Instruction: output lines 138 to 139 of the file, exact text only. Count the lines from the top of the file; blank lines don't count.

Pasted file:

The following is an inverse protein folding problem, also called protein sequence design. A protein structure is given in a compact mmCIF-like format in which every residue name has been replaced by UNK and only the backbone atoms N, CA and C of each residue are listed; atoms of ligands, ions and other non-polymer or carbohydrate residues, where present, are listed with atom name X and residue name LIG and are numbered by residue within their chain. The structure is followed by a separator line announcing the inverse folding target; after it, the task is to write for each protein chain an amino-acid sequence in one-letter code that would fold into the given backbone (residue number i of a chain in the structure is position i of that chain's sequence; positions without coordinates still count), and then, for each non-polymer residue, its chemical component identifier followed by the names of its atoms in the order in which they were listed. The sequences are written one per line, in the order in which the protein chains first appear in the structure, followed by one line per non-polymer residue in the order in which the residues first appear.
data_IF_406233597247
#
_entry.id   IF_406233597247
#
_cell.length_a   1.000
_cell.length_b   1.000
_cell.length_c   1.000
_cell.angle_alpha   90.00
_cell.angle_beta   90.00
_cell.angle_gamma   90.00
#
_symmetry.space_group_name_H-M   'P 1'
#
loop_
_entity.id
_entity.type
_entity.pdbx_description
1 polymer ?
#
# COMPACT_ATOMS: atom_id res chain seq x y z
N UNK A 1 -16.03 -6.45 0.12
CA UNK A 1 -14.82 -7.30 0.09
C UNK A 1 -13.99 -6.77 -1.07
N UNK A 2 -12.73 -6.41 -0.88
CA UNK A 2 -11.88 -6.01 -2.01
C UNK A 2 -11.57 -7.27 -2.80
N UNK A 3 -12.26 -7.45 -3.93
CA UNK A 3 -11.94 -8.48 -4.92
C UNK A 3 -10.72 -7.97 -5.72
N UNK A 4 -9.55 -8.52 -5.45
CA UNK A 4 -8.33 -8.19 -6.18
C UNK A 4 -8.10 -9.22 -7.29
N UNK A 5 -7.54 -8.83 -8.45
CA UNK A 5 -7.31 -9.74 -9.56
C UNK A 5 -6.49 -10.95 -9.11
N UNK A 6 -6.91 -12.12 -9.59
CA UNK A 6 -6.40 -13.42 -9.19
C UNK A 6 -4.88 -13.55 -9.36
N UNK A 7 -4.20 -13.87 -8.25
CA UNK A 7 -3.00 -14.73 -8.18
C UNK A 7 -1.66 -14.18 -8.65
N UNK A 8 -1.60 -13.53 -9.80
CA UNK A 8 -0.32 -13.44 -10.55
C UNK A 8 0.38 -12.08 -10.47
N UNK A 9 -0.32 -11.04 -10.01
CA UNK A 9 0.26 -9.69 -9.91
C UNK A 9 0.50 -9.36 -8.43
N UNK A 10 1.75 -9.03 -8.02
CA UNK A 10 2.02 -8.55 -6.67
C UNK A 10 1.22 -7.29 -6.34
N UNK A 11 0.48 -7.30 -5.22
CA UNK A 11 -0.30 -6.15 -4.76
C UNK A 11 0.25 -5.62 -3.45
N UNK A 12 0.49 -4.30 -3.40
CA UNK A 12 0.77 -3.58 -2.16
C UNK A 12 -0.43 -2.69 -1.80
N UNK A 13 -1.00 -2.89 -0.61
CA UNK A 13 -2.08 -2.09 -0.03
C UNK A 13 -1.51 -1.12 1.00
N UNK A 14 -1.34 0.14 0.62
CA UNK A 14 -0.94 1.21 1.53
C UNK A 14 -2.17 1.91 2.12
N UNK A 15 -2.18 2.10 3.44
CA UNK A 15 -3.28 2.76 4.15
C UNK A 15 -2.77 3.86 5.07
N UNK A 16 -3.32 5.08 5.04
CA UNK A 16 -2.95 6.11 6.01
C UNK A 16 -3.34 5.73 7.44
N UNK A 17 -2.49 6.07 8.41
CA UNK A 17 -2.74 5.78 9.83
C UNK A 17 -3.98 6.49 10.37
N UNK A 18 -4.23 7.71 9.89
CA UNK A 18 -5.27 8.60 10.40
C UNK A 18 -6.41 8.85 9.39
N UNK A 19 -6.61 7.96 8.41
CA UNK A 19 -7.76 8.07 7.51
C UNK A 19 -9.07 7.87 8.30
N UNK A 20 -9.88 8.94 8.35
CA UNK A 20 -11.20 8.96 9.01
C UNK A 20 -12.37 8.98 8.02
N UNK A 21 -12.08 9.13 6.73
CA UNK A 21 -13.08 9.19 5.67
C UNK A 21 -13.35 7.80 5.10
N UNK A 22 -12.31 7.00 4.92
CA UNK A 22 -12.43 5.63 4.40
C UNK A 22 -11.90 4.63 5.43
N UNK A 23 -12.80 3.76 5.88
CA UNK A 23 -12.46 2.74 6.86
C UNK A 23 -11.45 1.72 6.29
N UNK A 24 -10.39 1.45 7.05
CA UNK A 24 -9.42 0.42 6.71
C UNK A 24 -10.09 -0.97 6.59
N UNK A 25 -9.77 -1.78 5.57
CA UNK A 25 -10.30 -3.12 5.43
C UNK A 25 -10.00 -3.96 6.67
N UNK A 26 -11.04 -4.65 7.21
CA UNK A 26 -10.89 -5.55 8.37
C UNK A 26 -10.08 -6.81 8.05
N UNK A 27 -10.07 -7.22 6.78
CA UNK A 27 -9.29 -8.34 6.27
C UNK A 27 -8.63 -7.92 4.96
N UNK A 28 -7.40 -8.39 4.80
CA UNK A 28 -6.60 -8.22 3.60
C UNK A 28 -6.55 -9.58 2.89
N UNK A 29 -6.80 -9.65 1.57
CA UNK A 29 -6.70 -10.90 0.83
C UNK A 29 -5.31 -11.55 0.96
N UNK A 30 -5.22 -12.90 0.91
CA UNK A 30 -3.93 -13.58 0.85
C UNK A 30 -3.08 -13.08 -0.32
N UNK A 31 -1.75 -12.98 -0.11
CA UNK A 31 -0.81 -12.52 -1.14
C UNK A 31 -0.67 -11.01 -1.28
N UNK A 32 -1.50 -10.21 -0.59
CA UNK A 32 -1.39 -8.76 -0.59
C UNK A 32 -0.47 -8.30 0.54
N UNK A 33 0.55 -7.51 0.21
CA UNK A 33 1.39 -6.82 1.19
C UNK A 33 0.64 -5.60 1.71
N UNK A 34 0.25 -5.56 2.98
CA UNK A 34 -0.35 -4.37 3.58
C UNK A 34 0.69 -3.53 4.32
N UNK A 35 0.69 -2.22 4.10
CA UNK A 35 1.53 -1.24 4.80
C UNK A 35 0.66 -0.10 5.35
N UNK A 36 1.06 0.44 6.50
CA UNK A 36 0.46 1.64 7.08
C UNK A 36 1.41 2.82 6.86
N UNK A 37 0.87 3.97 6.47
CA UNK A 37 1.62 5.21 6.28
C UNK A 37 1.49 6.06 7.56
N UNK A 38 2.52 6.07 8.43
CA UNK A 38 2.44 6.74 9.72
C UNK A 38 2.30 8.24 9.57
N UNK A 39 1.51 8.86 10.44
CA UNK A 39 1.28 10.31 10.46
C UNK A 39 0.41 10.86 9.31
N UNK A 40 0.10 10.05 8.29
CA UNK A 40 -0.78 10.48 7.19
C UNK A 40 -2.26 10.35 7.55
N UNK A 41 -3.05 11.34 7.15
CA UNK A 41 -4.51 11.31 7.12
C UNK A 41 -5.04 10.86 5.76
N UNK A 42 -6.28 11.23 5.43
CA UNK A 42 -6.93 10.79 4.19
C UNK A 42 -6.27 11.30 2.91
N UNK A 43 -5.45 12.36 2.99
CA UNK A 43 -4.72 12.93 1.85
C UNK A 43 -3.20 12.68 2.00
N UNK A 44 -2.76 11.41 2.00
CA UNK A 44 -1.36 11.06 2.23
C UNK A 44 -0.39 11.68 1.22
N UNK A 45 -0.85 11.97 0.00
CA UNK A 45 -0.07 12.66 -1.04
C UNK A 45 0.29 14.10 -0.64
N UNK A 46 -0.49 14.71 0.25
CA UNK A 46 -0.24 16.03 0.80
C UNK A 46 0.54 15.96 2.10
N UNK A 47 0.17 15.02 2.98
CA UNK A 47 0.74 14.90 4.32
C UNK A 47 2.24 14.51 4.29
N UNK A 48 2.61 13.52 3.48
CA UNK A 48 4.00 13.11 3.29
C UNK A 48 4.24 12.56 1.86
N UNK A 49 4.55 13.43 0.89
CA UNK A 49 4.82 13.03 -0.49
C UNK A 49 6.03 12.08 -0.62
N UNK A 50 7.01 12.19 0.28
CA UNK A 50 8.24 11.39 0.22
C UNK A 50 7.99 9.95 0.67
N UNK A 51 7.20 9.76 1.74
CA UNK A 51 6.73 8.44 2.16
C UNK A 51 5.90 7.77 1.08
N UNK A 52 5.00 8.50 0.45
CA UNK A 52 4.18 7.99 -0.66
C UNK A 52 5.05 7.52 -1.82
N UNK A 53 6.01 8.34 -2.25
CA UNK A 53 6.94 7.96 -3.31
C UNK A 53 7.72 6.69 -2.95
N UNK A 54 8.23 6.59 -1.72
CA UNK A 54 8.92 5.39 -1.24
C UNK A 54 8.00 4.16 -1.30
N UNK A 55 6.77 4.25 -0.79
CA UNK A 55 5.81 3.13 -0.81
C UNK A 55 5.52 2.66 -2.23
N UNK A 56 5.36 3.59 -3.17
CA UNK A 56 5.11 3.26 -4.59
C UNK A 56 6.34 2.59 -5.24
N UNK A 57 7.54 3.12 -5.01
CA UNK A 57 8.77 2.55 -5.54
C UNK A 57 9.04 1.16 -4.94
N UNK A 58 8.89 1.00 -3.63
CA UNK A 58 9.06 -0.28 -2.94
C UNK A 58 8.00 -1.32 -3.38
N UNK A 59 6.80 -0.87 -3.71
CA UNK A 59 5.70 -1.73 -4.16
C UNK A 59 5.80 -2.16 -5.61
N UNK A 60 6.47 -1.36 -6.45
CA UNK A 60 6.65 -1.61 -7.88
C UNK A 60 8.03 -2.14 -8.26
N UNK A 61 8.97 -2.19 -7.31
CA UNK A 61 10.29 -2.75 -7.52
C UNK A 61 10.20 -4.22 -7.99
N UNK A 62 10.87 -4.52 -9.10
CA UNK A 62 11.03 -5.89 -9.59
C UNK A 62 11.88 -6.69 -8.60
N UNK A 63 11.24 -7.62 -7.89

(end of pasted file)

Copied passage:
C UNK A 39 0.41 10.86 9.31
N UNK A 40 0.10 10.05 8.29